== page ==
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A soft web of over 80 miles of sewing thread is on display in the changing light of the atrium. In my head the colors sang to me, sounding like the whispers of wind over a harp.

With a little over one hundred students in two separate tour groups, the Museum Educators split our students up into workable groups of eleven or twelve and went on a 90 minute tour. The trip combined the study and writing of poetry and how it can be inspired by art. So with a dual purpose, our students got a lot of mileage out of those 90 minutes.

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One of the second gems on the trip was our students’ access to the Amon Carter’s research library, which I had incorrectly assumed was only available for scholarly research. The library was manned that day by Archivist and Reference Services Manager Jonathan Frembling, who was absolutely wonderful and friendly with our students, showing them  Josef Albers color plates and Calder pieces and reading poetry with enthusiasm and great feeling.  He said something that stuck with me, “Writing is your chance at a kind of immortality, the words you write may live long after you are gone.” dsc00643What a great way to talk to students and a key concept when art work (visual communication) and poetry (written communication) are compared and combined . Our students separated out and wrote poetry, then read it aloud. It was a nice moment.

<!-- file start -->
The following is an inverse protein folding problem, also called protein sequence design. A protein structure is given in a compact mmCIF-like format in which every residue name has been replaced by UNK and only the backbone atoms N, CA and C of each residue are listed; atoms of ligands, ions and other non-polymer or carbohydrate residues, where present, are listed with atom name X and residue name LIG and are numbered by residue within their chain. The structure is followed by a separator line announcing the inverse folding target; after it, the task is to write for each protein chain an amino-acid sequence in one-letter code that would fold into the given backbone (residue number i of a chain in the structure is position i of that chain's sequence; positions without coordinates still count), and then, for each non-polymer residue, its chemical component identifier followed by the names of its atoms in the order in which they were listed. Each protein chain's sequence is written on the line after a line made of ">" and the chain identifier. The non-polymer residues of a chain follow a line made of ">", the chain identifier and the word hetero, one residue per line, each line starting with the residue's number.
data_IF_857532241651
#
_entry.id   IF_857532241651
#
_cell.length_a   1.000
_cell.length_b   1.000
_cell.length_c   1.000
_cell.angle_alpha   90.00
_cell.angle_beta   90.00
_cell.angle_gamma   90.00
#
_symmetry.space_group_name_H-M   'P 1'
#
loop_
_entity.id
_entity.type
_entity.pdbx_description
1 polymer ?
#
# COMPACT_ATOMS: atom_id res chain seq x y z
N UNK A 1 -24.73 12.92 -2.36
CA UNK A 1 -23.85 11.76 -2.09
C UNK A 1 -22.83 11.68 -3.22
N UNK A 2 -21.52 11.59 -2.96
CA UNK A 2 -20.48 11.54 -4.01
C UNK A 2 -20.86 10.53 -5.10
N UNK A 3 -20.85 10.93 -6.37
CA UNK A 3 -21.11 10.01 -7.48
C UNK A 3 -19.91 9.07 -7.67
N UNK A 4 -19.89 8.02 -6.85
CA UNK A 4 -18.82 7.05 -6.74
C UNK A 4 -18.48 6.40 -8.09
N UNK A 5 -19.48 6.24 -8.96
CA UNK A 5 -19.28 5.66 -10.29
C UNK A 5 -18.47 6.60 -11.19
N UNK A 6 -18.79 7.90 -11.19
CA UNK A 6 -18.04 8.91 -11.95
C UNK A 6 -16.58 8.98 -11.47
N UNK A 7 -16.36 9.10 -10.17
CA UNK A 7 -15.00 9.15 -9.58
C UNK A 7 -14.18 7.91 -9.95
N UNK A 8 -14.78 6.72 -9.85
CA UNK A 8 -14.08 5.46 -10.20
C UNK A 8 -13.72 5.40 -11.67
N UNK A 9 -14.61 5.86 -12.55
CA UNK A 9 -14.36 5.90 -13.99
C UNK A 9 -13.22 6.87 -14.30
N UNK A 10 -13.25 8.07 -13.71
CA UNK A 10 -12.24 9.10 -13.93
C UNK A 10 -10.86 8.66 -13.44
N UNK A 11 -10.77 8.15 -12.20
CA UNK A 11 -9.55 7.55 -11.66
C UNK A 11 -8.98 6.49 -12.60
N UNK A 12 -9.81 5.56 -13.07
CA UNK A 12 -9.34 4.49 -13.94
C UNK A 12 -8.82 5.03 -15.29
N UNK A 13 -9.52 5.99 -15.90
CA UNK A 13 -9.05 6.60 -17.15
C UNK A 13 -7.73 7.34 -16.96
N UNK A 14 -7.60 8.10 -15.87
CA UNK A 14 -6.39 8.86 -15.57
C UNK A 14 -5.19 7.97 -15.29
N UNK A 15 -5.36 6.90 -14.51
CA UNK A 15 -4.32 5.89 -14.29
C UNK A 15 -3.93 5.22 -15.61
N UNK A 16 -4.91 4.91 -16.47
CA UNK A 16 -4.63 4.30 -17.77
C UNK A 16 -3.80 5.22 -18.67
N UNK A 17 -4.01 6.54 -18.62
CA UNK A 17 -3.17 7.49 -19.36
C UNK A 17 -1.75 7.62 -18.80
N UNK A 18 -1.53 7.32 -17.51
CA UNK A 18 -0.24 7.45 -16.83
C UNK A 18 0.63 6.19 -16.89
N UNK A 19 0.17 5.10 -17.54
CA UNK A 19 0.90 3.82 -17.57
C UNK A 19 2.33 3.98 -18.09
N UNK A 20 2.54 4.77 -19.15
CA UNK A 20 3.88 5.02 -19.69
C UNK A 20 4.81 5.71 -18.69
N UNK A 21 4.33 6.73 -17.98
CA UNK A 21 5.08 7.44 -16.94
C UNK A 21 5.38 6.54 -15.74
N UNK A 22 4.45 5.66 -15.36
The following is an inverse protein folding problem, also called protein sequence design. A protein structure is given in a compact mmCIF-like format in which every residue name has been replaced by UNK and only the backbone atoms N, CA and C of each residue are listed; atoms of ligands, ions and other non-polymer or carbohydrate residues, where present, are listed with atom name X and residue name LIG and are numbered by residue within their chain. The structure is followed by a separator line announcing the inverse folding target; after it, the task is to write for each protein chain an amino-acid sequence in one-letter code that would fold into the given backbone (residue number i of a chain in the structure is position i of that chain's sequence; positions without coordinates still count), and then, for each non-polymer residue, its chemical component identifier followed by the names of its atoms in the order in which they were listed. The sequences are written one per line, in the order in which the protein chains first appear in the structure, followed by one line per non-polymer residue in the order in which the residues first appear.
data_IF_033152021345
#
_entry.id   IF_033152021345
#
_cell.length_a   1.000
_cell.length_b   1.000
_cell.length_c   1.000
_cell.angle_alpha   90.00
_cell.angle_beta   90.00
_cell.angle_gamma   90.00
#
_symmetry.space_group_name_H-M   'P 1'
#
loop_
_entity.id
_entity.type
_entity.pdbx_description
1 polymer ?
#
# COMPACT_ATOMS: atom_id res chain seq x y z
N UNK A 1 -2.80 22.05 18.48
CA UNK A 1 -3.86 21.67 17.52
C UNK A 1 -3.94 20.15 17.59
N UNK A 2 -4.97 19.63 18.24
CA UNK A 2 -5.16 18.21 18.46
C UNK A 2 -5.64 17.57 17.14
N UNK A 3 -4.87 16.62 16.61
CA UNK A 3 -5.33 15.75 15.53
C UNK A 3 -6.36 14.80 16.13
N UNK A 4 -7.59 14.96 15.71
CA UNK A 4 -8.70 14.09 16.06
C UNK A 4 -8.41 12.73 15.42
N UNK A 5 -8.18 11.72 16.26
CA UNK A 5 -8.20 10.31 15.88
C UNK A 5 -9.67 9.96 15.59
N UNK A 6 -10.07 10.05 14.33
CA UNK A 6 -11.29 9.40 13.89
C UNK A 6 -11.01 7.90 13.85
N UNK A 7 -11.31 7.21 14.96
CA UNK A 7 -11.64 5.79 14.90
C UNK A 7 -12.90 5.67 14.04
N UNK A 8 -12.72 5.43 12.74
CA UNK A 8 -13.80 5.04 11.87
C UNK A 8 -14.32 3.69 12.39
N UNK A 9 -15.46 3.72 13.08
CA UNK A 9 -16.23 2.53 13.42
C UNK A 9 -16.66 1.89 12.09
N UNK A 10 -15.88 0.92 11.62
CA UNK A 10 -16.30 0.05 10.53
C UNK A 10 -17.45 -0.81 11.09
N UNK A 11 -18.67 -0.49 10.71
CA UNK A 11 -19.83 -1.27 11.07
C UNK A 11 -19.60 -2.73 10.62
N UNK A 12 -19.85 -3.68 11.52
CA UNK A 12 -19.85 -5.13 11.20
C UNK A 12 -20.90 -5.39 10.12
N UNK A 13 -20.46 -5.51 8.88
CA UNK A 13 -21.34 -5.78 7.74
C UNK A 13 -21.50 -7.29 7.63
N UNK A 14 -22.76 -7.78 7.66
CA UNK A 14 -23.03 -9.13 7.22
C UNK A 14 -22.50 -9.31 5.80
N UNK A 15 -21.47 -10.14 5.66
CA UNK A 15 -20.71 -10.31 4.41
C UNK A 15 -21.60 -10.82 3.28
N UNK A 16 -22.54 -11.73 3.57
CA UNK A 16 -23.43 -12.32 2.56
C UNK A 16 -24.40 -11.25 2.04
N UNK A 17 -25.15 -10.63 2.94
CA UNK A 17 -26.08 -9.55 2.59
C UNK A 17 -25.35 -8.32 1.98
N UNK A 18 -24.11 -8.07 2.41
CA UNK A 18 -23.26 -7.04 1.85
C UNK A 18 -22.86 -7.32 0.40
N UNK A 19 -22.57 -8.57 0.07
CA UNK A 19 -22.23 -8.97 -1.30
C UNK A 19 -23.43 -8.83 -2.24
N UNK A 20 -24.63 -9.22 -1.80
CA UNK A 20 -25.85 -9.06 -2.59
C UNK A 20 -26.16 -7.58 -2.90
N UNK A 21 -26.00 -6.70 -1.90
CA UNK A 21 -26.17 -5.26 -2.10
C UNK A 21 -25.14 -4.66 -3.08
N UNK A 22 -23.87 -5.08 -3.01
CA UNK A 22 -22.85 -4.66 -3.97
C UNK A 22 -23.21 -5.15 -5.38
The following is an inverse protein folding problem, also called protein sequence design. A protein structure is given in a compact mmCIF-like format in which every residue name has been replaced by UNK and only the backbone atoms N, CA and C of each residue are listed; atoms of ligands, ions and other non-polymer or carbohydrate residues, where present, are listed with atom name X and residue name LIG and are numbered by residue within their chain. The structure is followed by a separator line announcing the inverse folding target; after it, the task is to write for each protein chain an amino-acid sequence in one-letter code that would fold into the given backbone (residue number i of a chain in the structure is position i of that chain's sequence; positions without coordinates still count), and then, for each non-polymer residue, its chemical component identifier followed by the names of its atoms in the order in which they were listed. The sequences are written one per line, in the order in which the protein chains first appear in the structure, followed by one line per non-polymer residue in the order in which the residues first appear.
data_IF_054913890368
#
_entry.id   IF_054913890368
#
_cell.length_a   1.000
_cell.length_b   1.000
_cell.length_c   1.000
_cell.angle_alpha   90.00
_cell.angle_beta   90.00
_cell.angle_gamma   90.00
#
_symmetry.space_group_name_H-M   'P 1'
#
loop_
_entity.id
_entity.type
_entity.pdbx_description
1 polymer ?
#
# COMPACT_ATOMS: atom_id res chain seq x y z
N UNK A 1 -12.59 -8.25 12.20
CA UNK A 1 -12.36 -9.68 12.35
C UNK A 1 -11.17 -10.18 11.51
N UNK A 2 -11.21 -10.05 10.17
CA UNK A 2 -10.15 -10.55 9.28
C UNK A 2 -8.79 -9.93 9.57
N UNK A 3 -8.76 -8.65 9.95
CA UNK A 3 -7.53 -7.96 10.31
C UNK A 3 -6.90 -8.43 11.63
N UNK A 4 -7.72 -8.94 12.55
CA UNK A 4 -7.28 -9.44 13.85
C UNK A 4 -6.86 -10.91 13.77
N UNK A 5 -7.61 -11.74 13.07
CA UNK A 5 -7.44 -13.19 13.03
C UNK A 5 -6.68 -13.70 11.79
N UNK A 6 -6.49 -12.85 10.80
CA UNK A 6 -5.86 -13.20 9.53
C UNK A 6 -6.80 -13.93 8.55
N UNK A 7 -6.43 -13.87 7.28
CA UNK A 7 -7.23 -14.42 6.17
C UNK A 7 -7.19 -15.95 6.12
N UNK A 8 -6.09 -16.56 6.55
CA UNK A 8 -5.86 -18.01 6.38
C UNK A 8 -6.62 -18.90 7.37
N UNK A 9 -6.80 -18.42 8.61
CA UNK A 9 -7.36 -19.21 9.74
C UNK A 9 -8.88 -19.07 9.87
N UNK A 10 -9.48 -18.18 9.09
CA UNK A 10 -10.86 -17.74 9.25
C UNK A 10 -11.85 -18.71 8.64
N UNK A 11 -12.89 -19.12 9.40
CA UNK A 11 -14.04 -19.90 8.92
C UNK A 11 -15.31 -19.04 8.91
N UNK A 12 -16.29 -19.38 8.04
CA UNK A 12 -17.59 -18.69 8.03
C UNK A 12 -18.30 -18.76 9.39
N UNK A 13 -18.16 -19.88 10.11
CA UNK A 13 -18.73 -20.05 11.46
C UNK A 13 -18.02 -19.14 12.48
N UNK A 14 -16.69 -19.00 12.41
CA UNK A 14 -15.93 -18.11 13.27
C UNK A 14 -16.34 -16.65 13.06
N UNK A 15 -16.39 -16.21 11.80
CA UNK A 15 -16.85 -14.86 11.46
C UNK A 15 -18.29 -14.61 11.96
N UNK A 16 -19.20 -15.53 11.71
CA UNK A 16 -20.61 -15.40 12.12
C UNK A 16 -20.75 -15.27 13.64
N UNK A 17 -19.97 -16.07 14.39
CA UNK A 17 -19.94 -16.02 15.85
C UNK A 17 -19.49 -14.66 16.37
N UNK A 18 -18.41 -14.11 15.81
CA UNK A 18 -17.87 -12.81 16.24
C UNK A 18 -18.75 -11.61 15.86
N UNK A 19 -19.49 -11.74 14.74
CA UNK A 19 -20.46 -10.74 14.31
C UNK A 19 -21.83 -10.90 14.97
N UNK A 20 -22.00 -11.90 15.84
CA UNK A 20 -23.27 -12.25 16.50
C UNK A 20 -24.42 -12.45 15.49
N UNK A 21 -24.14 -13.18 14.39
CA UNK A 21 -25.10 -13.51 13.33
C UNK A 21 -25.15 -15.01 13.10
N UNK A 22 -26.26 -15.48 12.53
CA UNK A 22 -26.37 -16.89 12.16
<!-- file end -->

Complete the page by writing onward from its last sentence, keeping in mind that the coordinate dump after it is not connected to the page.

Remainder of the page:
dsc00619He invited us back to bring student groups and offered to put together any research materials we might need to use on a future project or artist. He showed Mr. Bennett and I an original survey of the Grand Canyon, made before photography was available, illustrated with stunning intricate line drawings. I found this part of our visit especially meaningful, surrounded by hundreds of art documents and books beautifully bound in leather and carefully preserved. There is a rich musky scent and feel to a quiet wood paneled room filled with journals and old books that just can’t be duplicated.

As the tour wound through the museum, they made several stops, taking in and writing about a diverse group of artworks, one of which is a newly acquired piece by George Bellows, with a surprising vivid color that was unexpected.